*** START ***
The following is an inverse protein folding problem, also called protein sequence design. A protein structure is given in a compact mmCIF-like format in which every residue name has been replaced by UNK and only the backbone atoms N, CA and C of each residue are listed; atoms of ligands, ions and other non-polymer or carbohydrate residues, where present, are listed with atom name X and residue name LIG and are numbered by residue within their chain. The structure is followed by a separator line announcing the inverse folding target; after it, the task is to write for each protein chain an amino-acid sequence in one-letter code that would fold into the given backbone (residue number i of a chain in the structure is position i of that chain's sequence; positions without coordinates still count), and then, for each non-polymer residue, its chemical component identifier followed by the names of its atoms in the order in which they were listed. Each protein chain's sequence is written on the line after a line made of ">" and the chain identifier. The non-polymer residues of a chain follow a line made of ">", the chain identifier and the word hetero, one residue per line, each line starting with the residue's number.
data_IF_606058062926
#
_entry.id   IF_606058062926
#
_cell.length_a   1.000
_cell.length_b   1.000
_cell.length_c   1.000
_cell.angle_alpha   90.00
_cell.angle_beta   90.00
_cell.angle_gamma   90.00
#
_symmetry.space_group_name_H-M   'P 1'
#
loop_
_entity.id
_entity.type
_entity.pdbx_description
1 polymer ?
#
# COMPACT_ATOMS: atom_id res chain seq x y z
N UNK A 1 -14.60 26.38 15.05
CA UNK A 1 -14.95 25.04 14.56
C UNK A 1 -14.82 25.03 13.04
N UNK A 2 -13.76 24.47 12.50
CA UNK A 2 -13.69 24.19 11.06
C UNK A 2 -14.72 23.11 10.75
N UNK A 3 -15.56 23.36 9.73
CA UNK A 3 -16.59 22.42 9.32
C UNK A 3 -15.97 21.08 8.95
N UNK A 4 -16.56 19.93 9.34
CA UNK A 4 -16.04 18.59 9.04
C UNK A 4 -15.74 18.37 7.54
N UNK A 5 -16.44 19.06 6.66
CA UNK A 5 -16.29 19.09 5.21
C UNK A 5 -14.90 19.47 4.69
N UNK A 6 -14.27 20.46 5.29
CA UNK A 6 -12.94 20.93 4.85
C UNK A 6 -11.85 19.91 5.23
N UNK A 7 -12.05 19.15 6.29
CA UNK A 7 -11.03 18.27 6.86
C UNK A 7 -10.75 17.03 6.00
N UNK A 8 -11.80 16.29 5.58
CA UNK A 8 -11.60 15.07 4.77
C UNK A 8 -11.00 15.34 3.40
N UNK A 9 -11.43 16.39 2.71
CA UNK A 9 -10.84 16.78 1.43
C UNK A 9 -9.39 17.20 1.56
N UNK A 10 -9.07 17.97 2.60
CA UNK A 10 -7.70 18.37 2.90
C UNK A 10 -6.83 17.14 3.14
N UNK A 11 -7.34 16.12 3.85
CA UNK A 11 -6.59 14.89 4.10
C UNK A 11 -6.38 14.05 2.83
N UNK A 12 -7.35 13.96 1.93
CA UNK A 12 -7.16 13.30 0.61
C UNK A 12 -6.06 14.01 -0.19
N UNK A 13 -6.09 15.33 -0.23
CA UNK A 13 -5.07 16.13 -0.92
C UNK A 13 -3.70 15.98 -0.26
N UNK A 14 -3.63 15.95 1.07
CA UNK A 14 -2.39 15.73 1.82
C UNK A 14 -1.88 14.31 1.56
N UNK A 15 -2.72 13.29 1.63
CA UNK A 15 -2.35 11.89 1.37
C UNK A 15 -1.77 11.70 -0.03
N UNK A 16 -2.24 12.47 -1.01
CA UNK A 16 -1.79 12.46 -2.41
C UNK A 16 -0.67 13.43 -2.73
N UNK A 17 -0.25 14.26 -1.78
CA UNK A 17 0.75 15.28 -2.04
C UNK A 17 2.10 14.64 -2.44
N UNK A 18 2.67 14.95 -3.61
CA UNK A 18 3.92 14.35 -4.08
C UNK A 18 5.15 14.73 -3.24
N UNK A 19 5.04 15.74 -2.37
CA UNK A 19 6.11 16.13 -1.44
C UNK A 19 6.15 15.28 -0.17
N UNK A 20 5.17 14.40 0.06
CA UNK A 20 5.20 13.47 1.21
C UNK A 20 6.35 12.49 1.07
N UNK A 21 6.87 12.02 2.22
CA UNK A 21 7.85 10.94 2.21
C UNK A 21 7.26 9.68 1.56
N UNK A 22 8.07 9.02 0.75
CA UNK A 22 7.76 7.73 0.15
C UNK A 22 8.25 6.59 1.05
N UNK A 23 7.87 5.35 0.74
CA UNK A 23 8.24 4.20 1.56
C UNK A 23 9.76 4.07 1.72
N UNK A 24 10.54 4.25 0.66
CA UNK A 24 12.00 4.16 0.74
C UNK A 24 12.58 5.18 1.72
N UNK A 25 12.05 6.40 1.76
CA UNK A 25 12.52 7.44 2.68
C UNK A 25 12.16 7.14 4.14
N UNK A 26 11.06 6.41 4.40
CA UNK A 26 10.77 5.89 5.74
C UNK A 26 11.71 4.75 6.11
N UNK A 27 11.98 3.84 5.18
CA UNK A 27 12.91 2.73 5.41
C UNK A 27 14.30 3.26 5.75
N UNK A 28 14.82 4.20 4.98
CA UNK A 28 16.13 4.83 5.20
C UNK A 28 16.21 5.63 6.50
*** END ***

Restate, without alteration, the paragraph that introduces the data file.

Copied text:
The following is an inverse protein folding problem, also called protein sequence design. A protein structure is given in a compact mmCIF-like format in which every residue name has been replaced by UNK and only the backbone atoms N, CA and C of each residue are listed; atoms of ligands, ions and other non-polymer or carbohydrate residues, where present, are listed with atom name X and residue name LIG and are numbered by residue within their chain. The structure is followed by a separator line announcing the inverse folding target; after it, the task is to write for each protein chain an amino-acid sequence in one-letter code that would fold into the given backbone (residue number i of a chain in the structure is position i of that chain's sequence; positions without coordinates still count), and then, for each non-polymer residue, its chemical component identifier followed by the names of its atoms in the order in which they were listed. Each protein chain's sequence is written on the line after a line made of ">" and the chain identifier. The non-polymer residues of a chain follow a line made of ">", the chain identifier and the word hetero, one residue per line, each line starting with the residue's number.